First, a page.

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Underpromise and Overdeliver

Sometimes, providing great client service can feel like a double-edged sword, particularly when making a client happy means pushing yourself and your co-workers to the point of exhaustion. The pressure, for them and for you, can become unbearable. You want to please clients, so you set deadlines for product delivery that are overly optimistic if not downright unrealistic.

You make promises you can't keep and set expectations you can't meet.

In many cases this is unnecessary. There are obvious exceptions, of course: tax deadlines, court dates and the like. But I am talking about the countless missed opportunities to set a reasonable and appropriate deadline by managing your clients’ expectations better.

The results of setting unrealistic deadlines are ugly, indeed: you are burned-out and stressed-out; your support team members are pulling out their hair and plotting your demise as they scramble to produce; and your client receives a product that is less than it might have been if there were a little more time available. The overall effect, then, is the opposite of what you want when you think of good client service.

By altering your behavior and enhancing your client conversations, you can give yourself and your co-workers the precious gift of time. Ultimately, you will also provide better client service.

You have the power to improve your deadline dilemma by underpromising and overdelivering. Here's how: select the date in your head when you think you can deliver a client's work, then add at least two days to that date before you utter a word. If you think you can deliver something on Monday at noon, ask the client if Wednesday afternoon would work for him. That way, if you actually have the product ready by Monday, you can look like a hero by delivering early. You have overdelivered, which is a great way to differentiate yourself from competitors. However, if reality sets in and the product is not ready until Wednesday, you're still in good shape and have met your commitment.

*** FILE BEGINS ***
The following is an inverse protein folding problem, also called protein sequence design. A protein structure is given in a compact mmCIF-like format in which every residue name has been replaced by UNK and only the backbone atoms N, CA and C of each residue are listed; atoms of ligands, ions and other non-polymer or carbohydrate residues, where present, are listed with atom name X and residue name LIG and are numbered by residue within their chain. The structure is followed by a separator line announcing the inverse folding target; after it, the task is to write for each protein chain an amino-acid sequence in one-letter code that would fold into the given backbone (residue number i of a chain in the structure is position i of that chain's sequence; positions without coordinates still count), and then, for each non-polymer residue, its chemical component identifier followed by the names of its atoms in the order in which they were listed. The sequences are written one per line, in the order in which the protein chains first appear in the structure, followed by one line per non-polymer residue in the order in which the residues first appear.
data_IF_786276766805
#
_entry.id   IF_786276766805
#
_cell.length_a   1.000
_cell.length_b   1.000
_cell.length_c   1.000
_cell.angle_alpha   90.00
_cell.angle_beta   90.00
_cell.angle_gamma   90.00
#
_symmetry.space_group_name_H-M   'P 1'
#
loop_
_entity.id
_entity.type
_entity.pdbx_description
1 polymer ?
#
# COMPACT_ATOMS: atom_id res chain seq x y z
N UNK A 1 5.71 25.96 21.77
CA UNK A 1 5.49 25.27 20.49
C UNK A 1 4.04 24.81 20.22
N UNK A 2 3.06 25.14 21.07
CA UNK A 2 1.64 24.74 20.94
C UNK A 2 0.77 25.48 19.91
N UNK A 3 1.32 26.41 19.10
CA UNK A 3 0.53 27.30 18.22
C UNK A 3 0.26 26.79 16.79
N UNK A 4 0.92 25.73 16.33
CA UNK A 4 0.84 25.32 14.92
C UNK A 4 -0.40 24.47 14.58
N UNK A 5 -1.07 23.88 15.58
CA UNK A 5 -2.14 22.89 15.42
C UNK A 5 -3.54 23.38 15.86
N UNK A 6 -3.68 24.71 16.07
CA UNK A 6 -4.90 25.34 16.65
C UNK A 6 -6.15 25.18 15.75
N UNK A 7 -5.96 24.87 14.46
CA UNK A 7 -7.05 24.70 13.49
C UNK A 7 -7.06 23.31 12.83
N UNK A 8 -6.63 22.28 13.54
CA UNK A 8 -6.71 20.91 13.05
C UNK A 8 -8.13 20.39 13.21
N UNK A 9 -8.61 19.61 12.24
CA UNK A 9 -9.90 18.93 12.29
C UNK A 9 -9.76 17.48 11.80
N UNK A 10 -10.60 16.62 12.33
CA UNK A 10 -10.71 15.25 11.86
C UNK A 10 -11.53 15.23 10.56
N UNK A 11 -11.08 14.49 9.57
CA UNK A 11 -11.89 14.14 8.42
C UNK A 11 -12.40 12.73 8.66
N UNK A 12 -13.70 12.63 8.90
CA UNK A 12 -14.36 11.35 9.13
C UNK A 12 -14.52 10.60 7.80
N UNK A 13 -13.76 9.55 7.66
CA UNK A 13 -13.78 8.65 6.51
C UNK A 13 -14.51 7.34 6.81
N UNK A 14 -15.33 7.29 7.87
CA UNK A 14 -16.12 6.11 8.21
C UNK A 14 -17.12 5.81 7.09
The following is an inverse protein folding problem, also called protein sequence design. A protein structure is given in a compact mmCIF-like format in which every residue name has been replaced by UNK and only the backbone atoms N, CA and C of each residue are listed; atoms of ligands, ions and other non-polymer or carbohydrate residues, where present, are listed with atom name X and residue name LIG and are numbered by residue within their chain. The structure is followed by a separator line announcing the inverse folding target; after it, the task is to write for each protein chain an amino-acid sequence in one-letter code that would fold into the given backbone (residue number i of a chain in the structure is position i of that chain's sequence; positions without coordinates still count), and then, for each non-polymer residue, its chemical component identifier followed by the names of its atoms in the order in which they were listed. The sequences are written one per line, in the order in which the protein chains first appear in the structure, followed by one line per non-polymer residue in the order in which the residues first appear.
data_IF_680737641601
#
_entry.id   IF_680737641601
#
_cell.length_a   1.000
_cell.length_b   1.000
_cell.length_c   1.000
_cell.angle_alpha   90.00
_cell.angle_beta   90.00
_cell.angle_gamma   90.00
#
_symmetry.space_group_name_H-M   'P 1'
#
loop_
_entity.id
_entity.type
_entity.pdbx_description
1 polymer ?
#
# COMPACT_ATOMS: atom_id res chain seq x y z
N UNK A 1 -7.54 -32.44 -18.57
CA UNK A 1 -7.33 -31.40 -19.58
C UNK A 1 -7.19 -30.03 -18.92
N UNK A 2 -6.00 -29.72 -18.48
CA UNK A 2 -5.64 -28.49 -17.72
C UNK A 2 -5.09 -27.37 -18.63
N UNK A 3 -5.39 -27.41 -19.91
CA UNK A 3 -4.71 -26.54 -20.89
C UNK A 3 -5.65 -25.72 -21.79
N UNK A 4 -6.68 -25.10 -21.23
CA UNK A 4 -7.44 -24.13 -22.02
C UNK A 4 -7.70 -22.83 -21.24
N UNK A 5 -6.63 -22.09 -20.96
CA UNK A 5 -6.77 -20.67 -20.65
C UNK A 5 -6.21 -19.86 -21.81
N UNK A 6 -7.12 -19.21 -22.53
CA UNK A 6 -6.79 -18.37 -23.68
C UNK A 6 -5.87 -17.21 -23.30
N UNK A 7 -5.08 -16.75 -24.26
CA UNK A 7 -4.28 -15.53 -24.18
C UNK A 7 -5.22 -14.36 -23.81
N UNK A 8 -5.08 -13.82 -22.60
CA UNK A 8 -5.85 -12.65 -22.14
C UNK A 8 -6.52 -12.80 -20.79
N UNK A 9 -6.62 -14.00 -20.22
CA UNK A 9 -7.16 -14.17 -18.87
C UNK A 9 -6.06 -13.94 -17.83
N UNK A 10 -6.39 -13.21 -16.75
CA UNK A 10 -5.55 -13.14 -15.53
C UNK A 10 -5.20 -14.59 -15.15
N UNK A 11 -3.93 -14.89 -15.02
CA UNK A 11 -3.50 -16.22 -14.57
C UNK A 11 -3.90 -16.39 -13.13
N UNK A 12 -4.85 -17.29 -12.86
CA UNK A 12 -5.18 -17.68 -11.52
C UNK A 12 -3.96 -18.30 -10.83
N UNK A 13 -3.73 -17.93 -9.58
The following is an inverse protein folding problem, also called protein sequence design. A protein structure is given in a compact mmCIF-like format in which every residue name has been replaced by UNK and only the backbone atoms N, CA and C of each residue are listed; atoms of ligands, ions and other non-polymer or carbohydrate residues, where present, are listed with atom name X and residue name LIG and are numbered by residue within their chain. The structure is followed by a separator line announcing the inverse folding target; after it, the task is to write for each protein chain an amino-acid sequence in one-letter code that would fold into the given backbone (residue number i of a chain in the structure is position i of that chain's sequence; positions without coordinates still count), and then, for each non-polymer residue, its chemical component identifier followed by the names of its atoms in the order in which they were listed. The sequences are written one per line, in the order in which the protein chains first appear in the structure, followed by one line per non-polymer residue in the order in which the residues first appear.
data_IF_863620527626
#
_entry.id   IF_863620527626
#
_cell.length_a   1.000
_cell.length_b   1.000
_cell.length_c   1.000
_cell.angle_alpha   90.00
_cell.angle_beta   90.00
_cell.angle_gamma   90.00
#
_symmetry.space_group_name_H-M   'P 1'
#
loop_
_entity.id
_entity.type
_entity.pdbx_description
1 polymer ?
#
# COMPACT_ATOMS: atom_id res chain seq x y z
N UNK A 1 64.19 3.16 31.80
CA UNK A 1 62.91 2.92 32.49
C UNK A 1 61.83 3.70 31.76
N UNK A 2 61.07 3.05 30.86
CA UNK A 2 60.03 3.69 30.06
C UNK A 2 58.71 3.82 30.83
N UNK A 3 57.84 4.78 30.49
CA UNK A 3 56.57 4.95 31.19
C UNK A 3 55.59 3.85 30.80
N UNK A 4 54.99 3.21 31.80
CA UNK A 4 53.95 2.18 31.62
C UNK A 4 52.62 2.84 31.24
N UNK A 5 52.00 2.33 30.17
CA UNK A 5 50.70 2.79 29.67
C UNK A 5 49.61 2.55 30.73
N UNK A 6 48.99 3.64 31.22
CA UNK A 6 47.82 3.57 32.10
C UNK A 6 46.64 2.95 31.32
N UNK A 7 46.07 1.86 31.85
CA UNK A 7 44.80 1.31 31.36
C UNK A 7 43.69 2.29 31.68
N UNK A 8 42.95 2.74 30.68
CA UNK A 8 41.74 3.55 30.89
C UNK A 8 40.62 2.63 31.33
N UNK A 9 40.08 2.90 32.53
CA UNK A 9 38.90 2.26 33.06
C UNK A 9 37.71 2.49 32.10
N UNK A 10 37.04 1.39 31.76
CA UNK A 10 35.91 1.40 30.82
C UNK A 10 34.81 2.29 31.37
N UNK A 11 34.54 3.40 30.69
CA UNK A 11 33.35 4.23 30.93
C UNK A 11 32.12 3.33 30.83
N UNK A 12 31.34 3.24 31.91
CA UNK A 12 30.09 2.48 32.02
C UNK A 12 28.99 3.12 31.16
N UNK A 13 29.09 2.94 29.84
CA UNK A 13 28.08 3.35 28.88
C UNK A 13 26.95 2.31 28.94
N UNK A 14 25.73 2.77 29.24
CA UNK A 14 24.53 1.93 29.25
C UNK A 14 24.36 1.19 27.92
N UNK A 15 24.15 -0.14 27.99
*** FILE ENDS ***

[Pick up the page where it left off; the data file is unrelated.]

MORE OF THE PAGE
Here are a few ways to improve your deadline setting skills:

  1. Don't assume anything. Ask the client when he wants the product. If he replies vaguely, ask for more details, or say something like "Is next Friday suitable?". Be specific: agree on a date and time. If the client presents an unreasonable or unworkable deadline, talk with him about it. Usually, clients are flexible and willing to work with you.
  2. Remember: when you have finished your work, the work is not finished. It still has to be typed, proofed, and printed at a minimum. That takes time. It is very unwise to underrate this part of the process. A technically brilliant product that contains typos or poor grammar isn't brilliant: it's shoddy. Give your support team the time they need to do their part of the job.
  3. If everything turns to mud and you can't meet the deadline even with your new strategy, call the client immediately. Tell him you won't be able to deliver the product on the date you set, and tell him when you will be able to do so. Don't give excuses. Just give your client the clearest information you can as soon as you know it.

If you learn to underpromise and overdeliver, you will have happier clients, more effective internal support, and better deliverables. Most important, you will be happier and less stressed every day because you have added a bit more time to your life.

© Melinda Guillemette 2009